When we imagine the future of warfare, we often envision a battlefield where humanoid robots and other machines fight alongside or in the place of human soldiers. From the droids of Star Wars to The Terminator’s cyborg soldiers, robots play a prominent role in our collective vision of future combat.
Development of unmanned aircraft vehicles (UAVs) or unmanned aircraft systems (UAS), more commonly known as drones, is one of the fastest-growing and, yet, controversial sectors of aerospace, yet it is forecast that it could be worth as much as $62 billion a year to the global aerospace industry by 2020, creating hundred of thousands of jobs. The civilian drone market alone is possibly worth more than $400 billion according to a UK research project backed by the government and top aerospace companies.
An Irish surveyor tested results (and had those results peer reviewed through the local university) of surveys done by drone and software vs. doing it by hand (which took days longer). The surveyor is now prepared to stand by drone and software results in a court of law.
2013 was a year filled with talk of drones.
I’m not saying this just because I’m biased by the recent news reporting on how large companies (Amazon, DHL, and UPS to be exact) are exploring the use of drones as a new delivery mechanism. If this is news to you, don’t worry. The robotics community came across this only a couple of weeks ago.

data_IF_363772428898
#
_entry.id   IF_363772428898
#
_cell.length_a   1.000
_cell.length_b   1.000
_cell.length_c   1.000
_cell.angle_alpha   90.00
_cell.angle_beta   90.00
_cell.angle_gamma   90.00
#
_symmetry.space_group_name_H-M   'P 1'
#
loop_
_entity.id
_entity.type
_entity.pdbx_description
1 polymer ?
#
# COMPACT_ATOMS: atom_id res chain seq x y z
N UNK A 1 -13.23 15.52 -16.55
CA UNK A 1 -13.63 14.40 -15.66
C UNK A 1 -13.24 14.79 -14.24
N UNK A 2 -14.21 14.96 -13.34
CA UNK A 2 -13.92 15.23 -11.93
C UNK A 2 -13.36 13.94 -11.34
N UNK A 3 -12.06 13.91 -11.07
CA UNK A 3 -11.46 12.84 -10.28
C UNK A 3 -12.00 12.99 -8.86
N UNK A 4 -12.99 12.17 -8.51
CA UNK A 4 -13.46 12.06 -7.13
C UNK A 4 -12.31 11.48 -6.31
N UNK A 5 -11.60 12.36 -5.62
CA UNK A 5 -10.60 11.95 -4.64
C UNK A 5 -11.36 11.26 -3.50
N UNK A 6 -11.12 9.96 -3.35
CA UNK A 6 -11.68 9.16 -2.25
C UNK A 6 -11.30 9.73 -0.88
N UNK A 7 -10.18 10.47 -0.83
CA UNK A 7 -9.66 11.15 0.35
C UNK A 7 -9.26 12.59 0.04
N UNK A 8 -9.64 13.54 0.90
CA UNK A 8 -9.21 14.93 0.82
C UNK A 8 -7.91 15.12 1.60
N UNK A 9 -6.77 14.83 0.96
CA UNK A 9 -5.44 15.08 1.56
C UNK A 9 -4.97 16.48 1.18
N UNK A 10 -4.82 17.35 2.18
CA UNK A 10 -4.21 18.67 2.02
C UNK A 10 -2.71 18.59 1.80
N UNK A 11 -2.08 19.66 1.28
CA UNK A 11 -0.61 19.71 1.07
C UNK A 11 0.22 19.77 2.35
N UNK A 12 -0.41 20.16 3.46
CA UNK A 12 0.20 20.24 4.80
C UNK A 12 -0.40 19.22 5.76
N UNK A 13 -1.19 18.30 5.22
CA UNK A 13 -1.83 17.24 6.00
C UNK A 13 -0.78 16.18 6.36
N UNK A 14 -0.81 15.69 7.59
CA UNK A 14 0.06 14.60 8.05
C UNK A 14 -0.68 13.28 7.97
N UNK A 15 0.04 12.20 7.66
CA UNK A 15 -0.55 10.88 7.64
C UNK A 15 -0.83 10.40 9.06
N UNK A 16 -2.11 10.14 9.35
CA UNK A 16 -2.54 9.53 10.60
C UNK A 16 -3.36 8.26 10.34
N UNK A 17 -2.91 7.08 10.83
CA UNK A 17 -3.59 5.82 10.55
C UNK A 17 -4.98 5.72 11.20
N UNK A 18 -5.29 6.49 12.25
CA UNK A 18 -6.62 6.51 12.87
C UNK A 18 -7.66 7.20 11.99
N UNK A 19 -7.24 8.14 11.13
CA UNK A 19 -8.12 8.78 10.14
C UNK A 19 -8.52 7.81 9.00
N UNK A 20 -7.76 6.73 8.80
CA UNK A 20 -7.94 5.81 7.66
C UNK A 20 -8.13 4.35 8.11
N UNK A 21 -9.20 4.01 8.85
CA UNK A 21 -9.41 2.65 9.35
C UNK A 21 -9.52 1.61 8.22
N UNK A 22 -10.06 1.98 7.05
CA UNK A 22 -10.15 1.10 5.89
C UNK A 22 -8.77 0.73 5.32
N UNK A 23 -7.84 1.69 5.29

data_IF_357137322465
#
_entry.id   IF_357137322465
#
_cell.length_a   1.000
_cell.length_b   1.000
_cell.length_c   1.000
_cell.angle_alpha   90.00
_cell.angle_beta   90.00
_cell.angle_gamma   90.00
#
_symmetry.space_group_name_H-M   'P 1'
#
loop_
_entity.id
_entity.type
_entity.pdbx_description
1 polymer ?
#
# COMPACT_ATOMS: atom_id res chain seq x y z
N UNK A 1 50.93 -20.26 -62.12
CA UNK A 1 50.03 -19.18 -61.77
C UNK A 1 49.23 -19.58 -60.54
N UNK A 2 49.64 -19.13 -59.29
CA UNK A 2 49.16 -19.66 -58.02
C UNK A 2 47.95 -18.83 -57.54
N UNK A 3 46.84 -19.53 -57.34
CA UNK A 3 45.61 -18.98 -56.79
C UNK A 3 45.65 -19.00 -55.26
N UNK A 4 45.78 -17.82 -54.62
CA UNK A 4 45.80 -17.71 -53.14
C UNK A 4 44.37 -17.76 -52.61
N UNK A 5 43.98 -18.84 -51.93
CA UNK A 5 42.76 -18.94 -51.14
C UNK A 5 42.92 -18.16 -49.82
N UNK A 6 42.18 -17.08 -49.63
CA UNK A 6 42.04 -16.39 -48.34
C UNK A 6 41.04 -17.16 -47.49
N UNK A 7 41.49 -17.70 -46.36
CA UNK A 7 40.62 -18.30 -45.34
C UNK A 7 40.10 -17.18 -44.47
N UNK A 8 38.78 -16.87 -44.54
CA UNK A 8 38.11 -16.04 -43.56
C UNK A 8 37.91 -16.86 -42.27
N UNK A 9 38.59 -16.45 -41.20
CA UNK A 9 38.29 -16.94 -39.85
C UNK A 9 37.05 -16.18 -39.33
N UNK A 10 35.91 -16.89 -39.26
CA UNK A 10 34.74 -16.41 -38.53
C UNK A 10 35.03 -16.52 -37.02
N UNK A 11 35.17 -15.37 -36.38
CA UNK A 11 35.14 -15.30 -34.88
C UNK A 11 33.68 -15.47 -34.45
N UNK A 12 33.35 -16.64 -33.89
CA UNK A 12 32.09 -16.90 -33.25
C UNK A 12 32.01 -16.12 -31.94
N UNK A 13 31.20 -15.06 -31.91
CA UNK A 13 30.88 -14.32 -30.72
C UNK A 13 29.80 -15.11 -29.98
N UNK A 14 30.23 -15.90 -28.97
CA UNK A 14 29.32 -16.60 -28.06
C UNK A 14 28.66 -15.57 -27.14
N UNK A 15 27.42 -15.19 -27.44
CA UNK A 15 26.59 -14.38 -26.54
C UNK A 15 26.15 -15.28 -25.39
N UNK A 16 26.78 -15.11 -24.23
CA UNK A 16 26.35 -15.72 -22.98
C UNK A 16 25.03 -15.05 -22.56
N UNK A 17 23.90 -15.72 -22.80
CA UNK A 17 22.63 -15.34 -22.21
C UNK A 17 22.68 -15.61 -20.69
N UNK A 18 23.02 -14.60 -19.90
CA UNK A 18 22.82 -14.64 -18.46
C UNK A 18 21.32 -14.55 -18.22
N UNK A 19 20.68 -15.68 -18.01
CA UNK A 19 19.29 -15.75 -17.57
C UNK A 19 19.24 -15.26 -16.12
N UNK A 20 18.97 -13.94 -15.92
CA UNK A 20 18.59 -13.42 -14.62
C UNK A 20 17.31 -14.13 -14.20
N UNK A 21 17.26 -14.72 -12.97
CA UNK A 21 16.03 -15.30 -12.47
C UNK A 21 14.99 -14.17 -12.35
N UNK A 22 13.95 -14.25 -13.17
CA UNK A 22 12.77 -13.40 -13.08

Amazon announced yesterday that it is developing a drone delivery service called Prime Air that will aim to get packages into customer’s hands within 30 minutes. They are planning to launch as soon as FAA regulations are lifted — as early as 2015. Amazon states that safety will be their top priority. As Amazon CEO Jeff Bezos says, “Look, this thing can’t land on somebody’s head while they’re walking around their neighborhood.”
Two small drones, Insitu‘s Scan Eagle X200 and AeroVironment‘s PUMA, have become the first federally certified unmanned aerial vehicles (UAV) for civilian use in the US. One will operate off the Alaska coast to survey ice floats and wildlife; the other will conduct commercial environmental monitoring in the Arctic Circle, assist emergency response teams in oil spill monitoring and conduct wildlife observations.
A growing business within Parrot S.A., (PARRO:EUROLIST B) is their AR.Drone line of products, parts and software. Their first quadcopter product was developed internally by (1) observing the $1 billion market in radio controlled helicopters, (2) seeing gamers interest in using their game devices to drive cars, planes and copters, and (3) the increasingly widespread use of MEMS inertial sensors and high-definition digital cameras in consumer products.